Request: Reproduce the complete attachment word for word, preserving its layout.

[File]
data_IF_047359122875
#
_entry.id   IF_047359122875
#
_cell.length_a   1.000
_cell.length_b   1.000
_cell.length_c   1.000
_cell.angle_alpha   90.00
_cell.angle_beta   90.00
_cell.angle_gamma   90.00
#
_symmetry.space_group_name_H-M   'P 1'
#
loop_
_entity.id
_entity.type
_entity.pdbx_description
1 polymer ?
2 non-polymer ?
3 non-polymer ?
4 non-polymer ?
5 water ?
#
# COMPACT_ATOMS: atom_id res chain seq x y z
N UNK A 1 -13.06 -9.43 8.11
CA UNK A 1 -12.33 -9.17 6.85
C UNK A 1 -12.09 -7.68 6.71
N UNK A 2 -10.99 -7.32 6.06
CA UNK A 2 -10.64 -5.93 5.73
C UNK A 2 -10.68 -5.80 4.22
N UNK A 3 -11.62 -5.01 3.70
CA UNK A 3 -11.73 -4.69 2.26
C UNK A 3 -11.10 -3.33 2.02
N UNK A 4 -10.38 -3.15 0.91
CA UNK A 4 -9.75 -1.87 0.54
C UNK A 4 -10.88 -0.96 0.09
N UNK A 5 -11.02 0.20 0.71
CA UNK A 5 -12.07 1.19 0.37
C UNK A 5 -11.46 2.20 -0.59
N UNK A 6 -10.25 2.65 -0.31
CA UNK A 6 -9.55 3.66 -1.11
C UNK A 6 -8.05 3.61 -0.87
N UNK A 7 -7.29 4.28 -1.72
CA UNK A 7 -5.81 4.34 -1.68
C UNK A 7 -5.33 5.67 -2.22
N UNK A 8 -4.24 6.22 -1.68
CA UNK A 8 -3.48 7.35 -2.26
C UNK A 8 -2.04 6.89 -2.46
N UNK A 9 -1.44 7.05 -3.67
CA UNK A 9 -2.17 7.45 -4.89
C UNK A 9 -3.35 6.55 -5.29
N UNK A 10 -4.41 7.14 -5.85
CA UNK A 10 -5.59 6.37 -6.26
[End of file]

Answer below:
data_IF_047359122875
#
_entry.id   IF_047359122875
#
_cell.length_a   1.000
_cell.length_b   1.000
_cell.length_c   1.000
_cell.angle_alpha   90.00
_cell.angle_beta   90.00
_cell.angle_gamma   90.00
#
_symmetry.space_group_name_H-M   'P 1'
#
loop_
_entity.id
_entity.type
_entity.pdbx_description
1 polymer ?
2 non-polymer ?
3 non-polymer ?
4 non-polymer ?
5 water ?
#
# COMPACT_ATOMS: atom_id res chain seq x y z
N UNK A 1 -13.06 -9.43 8.11
CA UNK A 1 -12.33 -9.17 6.85
C UNK A 1 -12.09 -7.68 6.71
N UNK A 2 -10.99 -7.32 6.06
CA UNK A 2 -10.64 -5.93 5.73
C UNK A 2 -10.68 -5.80 4.22
N UNK A 3 -11.62 -5.01 3.70
CA UNK A 3 -11.73 -4.69 2.26
C UNK A 3 -11.10 -3.33 2.02
N UNK A 4 -10.38 -3.15 0.91
CA UNK A 4 -9.75 -1.87 0.54
C UNK A 4 -10.88 -0.96 0.09
N UNK A 5 -11.02 0.20 0.71
CA UNK A 5 -12.07 1.19 0.37
C UNK A 5 -11.46 2.20 -0.59
N UNK A 6 -10.25 2.65 -0.31
CA UNK A 6 -9.55 3.66 -1.11
C UNK A 6 -8.05 3.61 -0.87
N UNK A 7 -7.29 4.28 -1.72
CA UNK A 7 -5.81 4.34 -1.68
C UNK A 7 -5.33 5.67 -2.22
N UNK A 8 -4.24 6.22 -1.68
CA UNK A 8 -3.48 7.35 -2.26
C UNK A 8 -2.04 6.89 -2.46
N UNK A 9 -1.44 7.05 -3.67
CA UNK A 9 -2.17 7.45 -4.89
C UNK A 9 -3.35 6.55 -5.29
N UNK A 10 -4.41 7.14 -5.85
CA UNK A 10 -5.59 6.37 -6.26